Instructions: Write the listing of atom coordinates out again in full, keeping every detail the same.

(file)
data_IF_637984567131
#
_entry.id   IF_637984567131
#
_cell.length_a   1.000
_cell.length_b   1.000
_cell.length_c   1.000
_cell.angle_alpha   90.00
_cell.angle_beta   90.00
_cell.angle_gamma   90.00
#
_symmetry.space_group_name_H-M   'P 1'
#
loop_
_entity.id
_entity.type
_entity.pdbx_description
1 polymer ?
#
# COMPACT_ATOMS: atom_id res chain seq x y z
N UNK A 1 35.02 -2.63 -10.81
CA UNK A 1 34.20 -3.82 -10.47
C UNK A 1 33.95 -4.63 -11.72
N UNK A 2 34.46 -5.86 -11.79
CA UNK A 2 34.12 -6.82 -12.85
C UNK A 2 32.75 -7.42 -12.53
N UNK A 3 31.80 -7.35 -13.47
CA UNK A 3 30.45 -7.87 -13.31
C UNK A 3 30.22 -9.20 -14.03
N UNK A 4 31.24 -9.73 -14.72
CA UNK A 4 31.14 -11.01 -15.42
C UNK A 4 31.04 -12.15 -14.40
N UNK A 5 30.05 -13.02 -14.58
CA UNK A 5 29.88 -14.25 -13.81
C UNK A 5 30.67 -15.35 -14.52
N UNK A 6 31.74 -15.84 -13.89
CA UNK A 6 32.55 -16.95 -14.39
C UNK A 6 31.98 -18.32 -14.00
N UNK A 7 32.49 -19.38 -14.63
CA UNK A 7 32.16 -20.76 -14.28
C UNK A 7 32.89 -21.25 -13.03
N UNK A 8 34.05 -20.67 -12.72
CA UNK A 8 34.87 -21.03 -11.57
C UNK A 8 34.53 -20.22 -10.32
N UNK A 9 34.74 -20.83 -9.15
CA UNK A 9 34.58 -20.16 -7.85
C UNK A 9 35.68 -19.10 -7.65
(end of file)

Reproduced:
data_IF_637984567131
#
_entry.id   IF_637984567131
#
_cell.length_a   1.000
_cell.length_b   1.000
_cell.length_c   1.000
_cell.angle_alpha   90.00
_cell.angle_beta   90.00
_cell.angle_gamma   90.00
#
_symmetry.space_group_name_H-M   'P 1'
#
loop_
_entity.id
_entity.type
_entity.pdbx_description
1 polymer ?
#
# COMPACT_ATOMS: atom_id res chain seq x y z
N UNK A 1 35.02 -2.63 -10.81
CA UNK A 1 34.20 -3.82 -10.47
C UNK A 1 33.95 -4.63 -11.72
N UNK A 2 34.46 -5.86 -11.79
CA UNK A 2 34.12 -6.82 -12.85
C UNK A 2 32.75 -7.42 -12.53
N UNK A 3 31.80 -7.35 -13.47
CA UNK A 3 30.45 -7.87 -13.31
C UNK A 3 30.22 -9.20 -14.03
N UNK A 4 31.24 -9.73 -14.72
CA UNK A 4 31.14 -11.01 -15.42
C UNK A 4 31.04 -12.15 -14.40
N UNK A 5 30.05 -13.02 -14.58
CA UNK A 5 29.88 -14.25 -13.81
C UNK A 5 30.67 -15.35 -14.52
N UNK A 6 31.74 -15.84 -13.89
CA UNK A 6 32.55 -16.95 -14.39
C UNK A 6 31.98 -18.32 -14.00
N UNK A 7 32.49 -19.38 -14.63
CA UNK A 7 32.16 -20.76 -14.28
C UNK A 7 32.89 -21.25 -13.03
N UNK A 8 34.05 -20.67 -12.72
CA UNK A 8 34.87 -21.03 -11.57
C UNK A 8 34.53 -20.22 -10.32
N UNK A 9 34.74 -20.83 -9.15
CA UNK A 9 34.58 -20.16 -7.85
C UNK A 9 35.68 -19.10 -7.65